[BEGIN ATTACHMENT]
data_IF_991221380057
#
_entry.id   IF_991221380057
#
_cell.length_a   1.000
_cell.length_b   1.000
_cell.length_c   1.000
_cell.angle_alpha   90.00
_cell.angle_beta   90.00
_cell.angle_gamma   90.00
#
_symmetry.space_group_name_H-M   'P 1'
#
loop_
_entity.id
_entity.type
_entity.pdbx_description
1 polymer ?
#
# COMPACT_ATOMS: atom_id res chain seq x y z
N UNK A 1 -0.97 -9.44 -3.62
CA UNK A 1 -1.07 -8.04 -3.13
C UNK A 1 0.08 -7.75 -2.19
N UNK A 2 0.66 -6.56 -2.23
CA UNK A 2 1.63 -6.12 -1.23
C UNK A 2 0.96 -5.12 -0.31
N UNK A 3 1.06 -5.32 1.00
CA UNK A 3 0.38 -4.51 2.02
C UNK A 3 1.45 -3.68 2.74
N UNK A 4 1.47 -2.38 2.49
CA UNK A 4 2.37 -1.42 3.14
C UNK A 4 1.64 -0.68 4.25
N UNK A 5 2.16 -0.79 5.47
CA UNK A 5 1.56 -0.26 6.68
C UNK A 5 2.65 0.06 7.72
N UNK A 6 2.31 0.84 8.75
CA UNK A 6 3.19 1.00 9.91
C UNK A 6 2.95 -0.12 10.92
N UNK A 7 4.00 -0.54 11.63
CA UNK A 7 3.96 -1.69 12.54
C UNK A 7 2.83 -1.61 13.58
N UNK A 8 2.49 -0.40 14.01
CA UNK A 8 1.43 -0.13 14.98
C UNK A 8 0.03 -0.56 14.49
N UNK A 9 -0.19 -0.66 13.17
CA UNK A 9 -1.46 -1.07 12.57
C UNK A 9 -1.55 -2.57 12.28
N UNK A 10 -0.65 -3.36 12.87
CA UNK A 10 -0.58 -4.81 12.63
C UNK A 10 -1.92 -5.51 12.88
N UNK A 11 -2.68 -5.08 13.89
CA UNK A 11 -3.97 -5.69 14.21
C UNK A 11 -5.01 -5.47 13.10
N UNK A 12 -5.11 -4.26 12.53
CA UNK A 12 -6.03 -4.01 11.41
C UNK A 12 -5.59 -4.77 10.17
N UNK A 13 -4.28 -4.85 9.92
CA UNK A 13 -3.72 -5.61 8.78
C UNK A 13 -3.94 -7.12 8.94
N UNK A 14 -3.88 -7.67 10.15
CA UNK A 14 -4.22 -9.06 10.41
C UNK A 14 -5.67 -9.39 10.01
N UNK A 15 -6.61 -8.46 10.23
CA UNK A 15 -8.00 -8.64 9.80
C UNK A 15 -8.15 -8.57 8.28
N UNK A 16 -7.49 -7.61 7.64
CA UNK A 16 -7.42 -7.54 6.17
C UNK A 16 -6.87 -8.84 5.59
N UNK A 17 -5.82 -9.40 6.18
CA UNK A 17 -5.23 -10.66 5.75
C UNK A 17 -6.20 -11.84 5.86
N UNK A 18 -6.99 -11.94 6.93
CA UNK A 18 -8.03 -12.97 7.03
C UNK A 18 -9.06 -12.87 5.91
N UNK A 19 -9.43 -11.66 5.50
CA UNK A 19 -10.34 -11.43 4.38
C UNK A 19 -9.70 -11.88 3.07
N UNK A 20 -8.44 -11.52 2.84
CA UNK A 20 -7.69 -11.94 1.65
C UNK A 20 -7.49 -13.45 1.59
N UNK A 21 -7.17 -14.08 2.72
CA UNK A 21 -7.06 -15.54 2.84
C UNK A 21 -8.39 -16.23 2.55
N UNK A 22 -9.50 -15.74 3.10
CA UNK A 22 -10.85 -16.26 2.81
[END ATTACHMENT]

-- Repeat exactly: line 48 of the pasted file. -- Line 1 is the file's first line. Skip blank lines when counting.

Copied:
N UNK A 10 -0.65 -3.36 12.87